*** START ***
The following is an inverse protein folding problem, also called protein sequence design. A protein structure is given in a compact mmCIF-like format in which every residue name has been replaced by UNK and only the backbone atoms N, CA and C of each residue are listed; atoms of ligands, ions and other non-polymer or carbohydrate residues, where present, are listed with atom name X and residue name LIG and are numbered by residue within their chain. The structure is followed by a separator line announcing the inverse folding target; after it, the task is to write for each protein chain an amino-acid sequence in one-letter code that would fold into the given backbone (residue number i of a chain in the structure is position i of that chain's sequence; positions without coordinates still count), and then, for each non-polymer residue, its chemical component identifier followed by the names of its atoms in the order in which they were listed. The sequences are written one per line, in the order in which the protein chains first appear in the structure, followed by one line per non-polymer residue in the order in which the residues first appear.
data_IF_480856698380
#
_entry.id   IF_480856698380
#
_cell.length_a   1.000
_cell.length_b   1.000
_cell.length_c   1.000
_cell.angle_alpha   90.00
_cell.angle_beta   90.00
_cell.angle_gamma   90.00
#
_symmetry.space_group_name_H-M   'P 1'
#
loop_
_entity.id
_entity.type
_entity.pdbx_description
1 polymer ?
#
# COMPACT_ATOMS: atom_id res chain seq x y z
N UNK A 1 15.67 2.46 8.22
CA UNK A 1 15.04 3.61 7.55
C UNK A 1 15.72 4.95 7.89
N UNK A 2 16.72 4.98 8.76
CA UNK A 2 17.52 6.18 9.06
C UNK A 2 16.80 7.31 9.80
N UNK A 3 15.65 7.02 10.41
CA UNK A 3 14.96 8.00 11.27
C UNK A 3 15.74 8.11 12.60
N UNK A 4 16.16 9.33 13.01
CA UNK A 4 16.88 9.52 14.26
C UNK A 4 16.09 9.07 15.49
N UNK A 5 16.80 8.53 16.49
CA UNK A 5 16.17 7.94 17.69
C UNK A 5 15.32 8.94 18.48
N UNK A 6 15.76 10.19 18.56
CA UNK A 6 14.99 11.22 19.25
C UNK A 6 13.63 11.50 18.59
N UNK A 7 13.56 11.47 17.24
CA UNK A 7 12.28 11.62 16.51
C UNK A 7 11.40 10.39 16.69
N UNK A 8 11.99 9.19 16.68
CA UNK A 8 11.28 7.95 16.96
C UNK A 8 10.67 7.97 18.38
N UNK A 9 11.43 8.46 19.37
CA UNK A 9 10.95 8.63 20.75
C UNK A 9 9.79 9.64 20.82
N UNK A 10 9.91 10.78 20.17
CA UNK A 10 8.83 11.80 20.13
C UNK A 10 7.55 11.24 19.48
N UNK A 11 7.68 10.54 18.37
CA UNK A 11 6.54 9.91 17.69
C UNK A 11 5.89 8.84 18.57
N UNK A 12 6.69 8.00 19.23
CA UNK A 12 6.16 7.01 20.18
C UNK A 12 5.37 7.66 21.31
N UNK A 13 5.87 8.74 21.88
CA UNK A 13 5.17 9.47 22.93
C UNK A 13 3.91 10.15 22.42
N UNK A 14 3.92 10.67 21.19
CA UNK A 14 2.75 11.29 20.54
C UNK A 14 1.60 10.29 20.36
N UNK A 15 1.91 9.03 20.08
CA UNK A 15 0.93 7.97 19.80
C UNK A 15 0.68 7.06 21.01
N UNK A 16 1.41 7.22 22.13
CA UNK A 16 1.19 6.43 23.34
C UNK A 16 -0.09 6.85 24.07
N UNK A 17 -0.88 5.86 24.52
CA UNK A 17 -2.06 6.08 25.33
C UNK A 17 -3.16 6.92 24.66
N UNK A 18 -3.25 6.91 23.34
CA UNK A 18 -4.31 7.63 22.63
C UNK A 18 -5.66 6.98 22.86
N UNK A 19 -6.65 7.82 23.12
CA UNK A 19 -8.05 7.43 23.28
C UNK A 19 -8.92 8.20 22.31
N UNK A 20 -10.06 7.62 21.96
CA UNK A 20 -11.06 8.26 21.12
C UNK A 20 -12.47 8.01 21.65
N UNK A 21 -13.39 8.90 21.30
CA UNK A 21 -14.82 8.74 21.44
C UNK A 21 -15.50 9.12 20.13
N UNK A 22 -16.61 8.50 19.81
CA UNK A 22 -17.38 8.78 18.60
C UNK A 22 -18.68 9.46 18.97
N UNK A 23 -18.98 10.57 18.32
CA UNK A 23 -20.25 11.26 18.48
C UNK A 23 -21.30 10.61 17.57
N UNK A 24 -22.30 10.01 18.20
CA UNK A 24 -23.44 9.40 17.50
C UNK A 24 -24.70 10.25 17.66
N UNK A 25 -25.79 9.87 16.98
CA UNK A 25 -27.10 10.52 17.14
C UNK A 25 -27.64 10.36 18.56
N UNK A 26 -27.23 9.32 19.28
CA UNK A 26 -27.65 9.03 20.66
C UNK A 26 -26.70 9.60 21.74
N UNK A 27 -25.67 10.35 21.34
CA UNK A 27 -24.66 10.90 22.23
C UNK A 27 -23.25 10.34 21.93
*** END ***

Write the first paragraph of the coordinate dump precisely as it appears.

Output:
The following is an inverse protein folding problem, also called protein sequence design. A protein structure is given in a compact mmCIF-like format in which every residue name has been replaced by UNK and only the backbone atoms N, CA and C of each residue are listed; atoms of ligands, ions and other non-polymer or carbohydrate residues, where present, are listed with atom name X and residue name LIG and are numbered by residue within their chain. The structure is followed by a separator line announcing the inverse folding target; after it, the task is to write for each protein chain an amino-acid sequence in one-letter code that would fold into the given backbone (residue number i of a chain in the structure is position i of that chain's sequence; positions without coordinates still count), and then, for each non-polymer residue, its chemical component identifier followed by the names of its atoms in the order in which they were listed. The sequences are written one per line, in the order in which the protein chains first appear in the structure, followed by one line per non-polymer residue in the order in which the residues first appear.